For those of us with a critical disposition, this isn’t easy to assess. We usually approach it through dissection: picking apart a song to identify particular hooks, rhythms and sentiments that make it an effective piece of music. But this gets us to a troublesome endpoint: if pop music is all about physical triggers, how do we as critics explain why some pop songs are “better” than others?
Consider “Gangnam Style,” which just this weekend became the most watched YouTube video of all time. The song’s effectiveness is fairly easy to explain: it leverages the hottest pop tricks of the day (escalating pre-chorus, a non-melodic LMFAO chorus, etc.), adds an easy-to-replicate dance and, in its coup de grâce, is mostly sung in Korean (minor a strategic “hey sexy lady”), giving it a novel exoticism. But is “Gangnam Style” the sort of pop song that we, as critics, should celebrate? Champion? Sing from the rooftops about?
Put another way: is “effective” the same as “good”? And if not, how on earth do we attempt to define “good” pop music when so much of its appeal is in its effectiveness?
One path would be to say, “screw it” and embrace subjectivity and relativism: everyone likes what they like, and that’s that. But as someone who believes that pop criticism needs to fuse subjectivity with objective explanation — and who believes that, like in other genres, our goal as critics should be to define “better” pop music and champion it — I’m interested in finding another way forward.
So here’s my idea: what can we learn from other entertainment forms where artists also succeed by manipulating a learned system of expectations?
Take horror films, for example. What triggers a fear impulse can vary wildly person to person, just like how not everyone has the same reaction to a pop hook. And, just like pop music, successful horror movies are all about timing and rhythm. Sure, there’s a second level of traditional critical discourse that we can apply to a good horror film — How is the acting? The script? The cinematography? — but answering and understanding the core entertainment question of “Is it scary?” seems a lot like our pop conundrum.
Another consideration: live magic. The term “trick” feels like a perfect fit with pop music’s novelty (you’ll note that I’ve used it several times in this piece already). Illusions are about knowing an audience’s expectations and then manipulating them, twisting them to invoke surprise. Even when you know it’s “fake,” there’s a performance factor to a great illusion that’s engaging, captivating, enthralling. And, again, it’s somewhat individual: what impresses you might not impress me.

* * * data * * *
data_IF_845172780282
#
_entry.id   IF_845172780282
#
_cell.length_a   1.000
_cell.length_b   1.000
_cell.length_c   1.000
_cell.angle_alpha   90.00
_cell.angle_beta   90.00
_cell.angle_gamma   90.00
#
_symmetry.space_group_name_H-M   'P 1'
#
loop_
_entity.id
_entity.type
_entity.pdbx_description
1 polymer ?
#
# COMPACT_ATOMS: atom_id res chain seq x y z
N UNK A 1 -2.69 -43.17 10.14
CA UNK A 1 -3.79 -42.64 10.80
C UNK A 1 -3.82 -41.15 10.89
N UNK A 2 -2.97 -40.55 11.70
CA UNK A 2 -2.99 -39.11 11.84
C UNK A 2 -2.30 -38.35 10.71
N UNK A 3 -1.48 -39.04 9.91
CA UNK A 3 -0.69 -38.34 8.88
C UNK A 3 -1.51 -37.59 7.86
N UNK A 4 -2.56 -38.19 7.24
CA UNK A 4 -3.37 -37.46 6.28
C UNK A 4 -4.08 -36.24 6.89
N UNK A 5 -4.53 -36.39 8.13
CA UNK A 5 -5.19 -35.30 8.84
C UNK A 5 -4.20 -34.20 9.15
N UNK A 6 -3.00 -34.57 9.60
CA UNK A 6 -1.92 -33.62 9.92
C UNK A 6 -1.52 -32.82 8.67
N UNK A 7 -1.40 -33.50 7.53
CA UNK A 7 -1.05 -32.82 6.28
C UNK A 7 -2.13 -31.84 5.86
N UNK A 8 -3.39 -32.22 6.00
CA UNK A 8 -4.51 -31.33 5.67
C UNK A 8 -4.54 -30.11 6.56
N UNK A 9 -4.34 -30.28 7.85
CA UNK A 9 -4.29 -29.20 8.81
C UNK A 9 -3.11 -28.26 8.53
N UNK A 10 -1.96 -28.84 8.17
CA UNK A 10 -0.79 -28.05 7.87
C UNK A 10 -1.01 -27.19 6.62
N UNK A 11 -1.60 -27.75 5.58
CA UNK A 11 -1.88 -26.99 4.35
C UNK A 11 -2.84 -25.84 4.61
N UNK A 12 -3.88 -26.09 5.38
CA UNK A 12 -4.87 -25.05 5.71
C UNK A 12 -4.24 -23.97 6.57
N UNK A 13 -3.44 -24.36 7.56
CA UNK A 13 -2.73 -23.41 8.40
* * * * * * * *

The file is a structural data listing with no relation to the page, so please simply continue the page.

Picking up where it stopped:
The lesson that I take from horror and magic, in terms of criticism, is that we can acknowledge their effectiveness while, at the same time, assessing and judging how they go about achieving it. Are their manipulations clever and respectful of the audience, or crass and simplistic? Do their tricks have an emotional weight to support them, or do they appease on a base, physical level only?
Think of it like a spectrum. On the one end, you have the crass creations, which appeal rather vacantly to sensation almost to excess (Saw = Chris Angel = will.i.am). Then on the other, you have deconstructionist, self-aware cleverness that still shows a real love and affection for the genre (Cabin in the Woods = Penn and Teller = Robyn). And then in the middle, you have pop art that breaks little new ground, but is respectful of the form’s history, is performed with some semblance of emotional heft, and remains incredibly effective (The Descent = David Copperfield = Carly Rae Jepsen).
All of these can be entertaining, and we shouldn’t feel bad when even the most shallow, sensationalistic pop song tickles our fancy. (In the 21st century, we should reserve guilty pleasure strictly for situations where there are non-musical reasons for feeling guilty . . . say, for example, enjoying a Chris Brown single.) But just like horror and magic, we can respect and celebrate pop music’s effectiveness while, at the same time, finding ways to explain why some effective pop songs are better than others.
This doesn’t exactly help me answer my Carly Rae Jepsen problem on my year-end list — but it does help me understand why it’s a pretty great pop album.